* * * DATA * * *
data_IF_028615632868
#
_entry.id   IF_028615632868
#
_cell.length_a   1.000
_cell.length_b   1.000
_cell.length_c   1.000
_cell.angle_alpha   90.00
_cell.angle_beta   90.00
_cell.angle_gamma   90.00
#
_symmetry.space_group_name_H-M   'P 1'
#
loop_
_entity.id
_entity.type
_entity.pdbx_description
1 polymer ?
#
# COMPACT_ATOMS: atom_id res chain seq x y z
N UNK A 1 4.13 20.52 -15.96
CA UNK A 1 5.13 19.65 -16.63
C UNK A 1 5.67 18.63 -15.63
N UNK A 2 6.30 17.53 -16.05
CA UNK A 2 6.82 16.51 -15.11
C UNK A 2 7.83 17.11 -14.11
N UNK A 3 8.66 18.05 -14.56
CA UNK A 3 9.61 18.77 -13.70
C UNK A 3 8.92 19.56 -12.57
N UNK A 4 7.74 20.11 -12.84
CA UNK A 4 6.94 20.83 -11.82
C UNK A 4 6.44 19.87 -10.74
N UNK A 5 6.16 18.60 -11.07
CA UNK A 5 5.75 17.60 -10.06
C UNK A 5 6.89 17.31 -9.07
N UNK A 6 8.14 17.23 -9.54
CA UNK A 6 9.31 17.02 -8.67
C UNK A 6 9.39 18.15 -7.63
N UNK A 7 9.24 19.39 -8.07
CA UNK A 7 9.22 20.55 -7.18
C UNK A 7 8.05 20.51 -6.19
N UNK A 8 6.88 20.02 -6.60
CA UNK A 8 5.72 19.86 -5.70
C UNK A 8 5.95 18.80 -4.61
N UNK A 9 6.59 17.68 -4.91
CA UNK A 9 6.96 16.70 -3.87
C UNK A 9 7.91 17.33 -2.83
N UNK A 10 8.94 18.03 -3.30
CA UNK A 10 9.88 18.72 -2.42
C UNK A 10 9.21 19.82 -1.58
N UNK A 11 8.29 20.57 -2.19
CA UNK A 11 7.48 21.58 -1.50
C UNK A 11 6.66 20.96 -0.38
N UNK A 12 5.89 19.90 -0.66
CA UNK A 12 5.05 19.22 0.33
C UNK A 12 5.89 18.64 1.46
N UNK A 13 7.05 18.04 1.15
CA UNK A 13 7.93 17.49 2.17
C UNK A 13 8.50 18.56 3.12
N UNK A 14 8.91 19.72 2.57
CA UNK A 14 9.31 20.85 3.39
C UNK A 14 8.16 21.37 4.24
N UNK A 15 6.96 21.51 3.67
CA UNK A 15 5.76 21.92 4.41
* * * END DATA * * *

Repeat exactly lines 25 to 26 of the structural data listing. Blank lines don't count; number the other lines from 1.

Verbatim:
CA UNK A 2 6.82 16.51 -15.11
C UNK A 2 7.83 17.11 -14.11